West Virginia students face challenges that most previous generations simply cannot imagine. Our state has been in the same backward-looking economic slump for almost 100 years, it’s true; but because of these decades of financial desperation, combined with a stubborn attachment to socio-cultural norms that should have been abandoned eons ago, the children are having a harder time.
Add to that a 10-year-old drug addiction epidemic that is only evolving; and a pandemic that has changed the way they learn and see the world – if it hasn’t entirely redesigned their families. While we’re at it, let’s talk about how different it is for them to grow up in a world where social media is nearly ubiquitous; and too many “adults” in their lives, feel free to engage in vicious efforts to foment division and hatred.
For an overwhelming number of children in Mountain State, school is their refuge. That’s why it’s so important to find new ways to make sure they don’t just feel physically safe, but supported in terms of mental and emotional well-being. First Lady Cathy Justice’s Friends With Paws program is a wonderful example. He provides therapy dogs to schools and most recently brought two Labrador Retrievers to elementary schools in the Eastern Panhandle.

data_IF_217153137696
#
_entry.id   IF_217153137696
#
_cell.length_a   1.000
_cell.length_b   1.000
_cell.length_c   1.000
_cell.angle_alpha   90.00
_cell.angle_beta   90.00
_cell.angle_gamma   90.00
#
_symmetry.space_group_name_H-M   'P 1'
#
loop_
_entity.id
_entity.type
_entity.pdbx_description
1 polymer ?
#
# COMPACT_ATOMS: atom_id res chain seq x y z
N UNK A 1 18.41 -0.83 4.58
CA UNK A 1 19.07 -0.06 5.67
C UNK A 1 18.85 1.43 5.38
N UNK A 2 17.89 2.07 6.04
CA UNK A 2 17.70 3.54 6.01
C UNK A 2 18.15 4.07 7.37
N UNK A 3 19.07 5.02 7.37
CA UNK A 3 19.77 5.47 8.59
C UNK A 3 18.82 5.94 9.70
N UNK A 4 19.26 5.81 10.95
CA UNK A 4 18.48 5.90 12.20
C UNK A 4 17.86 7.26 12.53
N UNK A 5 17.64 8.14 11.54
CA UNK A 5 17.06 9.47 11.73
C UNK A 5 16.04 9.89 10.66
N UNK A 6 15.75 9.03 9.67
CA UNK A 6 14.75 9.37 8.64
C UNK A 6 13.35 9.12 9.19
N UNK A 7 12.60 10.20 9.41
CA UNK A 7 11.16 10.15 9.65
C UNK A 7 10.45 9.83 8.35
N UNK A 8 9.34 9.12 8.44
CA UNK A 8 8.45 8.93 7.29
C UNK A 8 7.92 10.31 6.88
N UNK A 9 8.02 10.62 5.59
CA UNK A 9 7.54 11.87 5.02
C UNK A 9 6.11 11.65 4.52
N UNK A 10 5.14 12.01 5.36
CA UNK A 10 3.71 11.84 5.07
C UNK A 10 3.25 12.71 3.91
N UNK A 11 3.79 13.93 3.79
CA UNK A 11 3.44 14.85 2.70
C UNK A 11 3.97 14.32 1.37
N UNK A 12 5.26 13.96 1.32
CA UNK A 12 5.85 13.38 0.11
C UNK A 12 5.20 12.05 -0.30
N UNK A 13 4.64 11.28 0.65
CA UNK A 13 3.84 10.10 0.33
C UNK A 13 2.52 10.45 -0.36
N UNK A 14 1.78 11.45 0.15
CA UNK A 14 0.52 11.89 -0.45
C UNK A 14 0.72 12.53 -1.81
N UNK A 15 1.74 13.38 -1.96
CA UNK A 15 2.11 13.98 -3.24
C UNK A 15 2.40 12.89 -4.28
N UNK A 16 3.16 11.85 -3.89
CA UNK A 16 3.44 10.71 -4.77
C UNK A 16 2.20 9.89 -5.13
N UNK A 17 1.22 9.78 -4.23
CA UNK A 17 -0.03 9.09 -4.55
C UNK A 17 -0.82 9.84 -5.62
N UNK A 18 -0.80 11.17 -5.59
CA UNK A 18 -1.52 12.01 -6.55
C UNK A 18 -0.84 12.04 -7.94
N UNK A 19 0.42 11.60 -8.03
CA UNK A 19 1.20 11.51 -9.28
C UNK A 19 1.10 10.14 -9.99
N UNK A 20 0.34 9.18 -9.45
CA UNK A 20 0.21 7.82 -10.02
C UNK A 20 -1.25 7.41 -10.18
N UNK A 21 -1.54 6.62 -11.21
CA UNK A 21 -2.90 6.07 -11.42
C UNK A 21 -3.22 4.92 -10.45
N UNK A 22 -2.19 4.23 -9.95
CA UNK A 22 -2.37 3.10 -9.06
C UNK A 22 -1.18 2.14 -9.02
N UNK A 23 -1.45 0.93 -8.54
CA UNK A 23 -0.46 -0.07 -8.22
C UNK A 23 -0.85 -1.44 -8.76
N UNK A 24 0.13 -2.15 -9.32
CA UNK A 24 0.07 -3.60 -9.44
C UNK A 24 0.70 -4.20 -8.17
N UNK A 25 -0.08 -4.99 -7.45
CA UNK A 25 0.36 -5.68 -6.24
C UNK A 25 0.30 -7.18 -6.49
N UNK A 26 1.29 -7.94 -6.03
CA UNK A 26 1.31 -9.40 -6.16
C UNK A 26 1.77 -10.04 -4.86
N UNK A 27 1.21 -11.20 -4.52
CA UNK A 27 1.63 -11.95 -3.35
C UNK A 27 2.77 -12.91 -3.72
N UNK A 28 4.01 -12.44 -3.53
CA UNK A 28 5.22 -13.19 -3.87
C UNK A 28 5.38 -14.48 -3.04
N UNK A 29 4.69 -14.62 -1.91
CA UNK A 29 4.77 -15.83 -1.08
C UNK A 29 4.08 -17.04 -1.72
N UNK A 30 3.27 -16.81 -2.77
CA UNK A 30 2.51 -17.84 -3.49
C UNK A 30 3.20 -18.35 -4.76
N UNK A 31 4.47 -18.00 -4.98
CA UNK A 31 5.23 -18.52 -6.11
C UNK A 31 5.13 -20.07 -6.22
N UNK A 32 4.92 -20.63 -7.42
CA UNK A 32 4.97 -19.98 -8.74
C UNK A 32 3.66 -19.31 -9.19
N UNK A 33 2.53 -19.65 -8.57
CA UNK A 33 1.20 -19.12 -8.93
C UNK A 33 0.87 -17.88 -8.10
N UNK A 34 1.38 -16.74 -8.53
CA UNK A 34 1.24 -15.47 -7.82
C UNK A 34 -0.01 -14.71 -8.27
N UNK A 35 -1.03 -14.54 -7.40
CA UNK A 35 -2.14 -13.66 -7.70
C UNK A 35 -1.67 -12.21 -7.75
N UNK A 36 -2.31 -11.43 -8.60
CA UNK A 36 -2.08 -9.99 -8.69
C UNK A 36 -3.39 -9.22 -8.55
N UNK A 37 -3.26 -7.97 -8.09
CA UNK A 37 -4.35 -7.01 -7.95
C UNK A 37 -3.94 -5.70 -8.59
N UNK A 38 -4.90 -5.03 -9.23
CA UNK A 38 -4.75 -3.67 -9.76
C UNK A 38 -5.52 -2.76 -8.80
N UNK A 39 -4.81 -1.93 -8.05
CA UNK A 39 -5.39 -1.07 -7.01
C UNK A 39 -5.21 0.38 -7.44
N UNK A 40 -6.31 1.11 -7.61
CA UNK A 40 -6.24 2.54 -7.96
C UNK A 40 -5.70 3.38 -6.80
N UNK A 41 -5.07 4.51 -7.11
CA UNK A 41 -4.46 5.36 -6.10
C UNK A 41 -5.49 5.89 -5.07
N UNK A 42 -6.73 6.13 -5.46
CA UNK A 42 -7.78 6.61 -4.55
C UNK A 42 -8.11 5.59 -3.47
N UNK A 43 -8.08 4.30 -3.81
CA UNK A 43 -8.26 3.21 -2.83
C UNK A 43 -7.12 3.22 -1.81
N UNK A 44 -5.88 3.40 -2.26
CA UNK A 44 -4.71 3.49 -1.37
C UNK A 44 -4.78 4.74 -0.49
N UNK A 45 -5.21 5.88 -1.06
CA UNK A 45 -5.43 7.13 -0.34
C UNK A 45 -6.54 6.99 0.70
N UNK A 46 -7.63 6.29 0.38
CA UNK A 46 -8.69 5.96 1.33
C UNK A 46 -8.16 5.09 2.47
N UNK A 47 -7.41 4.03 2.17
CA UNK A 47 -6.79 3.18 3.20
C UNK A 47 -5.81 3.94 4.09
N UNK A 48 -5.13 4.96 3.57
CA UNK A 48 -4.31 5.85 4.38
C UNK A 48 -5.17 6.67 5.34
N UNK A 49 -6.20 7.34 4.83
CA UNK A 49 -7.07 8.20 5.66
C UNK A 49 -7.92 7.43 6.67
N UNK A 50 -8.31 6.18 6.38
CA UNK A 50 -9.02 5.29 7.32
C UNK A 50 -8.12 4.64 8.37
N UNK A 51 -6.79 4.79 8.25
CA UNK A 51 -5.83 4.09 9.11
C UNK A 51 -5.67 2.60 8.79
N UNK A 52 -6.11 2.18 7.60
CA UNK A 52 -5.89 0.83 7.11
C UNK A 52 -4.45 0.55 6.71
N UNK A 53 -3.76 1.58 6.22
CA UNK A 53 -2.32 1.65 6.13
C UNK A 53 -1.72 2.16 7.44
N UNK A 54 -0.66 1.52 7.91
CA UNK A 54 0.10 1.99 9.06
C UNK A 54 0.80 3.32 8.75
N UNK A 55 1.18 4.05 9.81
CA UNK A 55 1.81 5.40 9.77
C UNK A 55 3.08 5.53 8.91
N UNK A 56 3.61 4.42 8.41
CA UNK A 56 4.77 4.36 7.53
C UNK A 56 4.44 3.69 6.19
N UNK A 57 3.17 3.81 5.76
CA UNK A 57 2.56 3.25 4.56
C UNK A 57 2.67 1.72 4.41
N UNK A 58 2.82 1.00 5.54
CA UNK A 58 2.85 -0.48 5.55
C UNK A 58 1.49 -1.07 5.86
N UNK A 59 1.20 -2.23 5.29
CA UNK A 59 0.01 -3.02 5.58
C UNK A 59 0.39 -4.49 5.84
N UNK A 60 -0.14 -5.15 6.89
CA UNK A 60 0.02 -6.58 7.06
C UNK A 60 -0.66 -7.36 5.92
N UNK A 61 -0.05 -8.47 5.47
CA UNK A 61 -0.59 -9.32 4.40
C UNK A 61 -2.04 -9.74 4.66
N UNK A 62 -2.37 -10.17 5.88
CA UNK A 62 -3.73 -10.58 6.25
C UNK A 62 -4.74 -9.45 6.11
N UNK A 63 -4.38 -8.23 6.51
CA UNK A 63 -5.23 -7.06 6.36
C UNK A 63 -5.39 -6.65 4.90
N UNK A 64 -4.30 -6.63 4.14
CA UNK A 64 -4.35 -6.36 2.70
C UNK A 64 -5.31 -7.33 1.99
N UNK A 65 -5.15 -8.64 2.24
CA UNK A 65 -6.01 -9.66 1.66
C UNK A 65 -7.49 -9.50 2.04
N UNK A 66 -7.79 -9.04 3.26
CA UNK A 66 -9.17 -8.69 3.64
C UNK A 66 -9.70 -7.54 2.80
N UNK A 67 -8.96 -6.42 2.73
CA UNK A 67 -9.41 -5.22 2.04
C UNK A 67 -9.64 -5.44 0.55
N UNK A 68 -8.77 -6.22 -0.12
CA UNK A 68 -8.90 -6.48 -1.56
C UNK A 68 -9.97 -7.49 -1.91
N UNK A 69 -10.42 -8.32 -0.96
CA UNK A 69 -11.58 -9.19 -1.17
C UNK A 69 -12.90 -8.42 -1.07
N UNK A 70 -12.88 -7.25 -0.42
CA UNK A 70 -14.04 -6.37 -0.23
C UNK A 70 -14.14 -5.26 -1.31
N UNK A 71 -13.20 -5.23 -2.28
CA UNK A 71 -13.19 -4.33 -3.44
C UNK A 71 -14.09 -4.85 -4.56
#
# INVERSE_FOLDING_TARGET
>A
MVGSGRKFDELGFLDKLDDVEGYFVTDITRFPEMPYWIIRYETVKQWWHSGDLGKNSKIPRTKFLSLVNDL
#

“It’s a wonderful day for our students” Justice said earlier this week. “Shadow and Jet will receive so much love at these schools, and in return, what they are able to give back in emotional support to students with trauma will be invaluable.”
Before anyone complains that students should focus on traditional academics, a director reminds us that dogs will make a difference there too.
“The biggest benefit of having Shadow at Moorefield Elementary School is the effect on students’ socio-emotional development,” said Wade Armentrout, Principal of Moorefield Elementary School. “Our students and staff have already bonded with Shadow. Interacting with Shadow will improve students’ reading skills, boost memory and problem-solving abilities, and even improve motor skills.
Friends With Paws is working to identify schools where a therapy dog is most needed right now. Those working to expand the reach of the program are to be commended. And if these animals do indeed turn out to be students’ best friends, education officials might want to consider whether ALL schools in Mountain State could use a helping paw.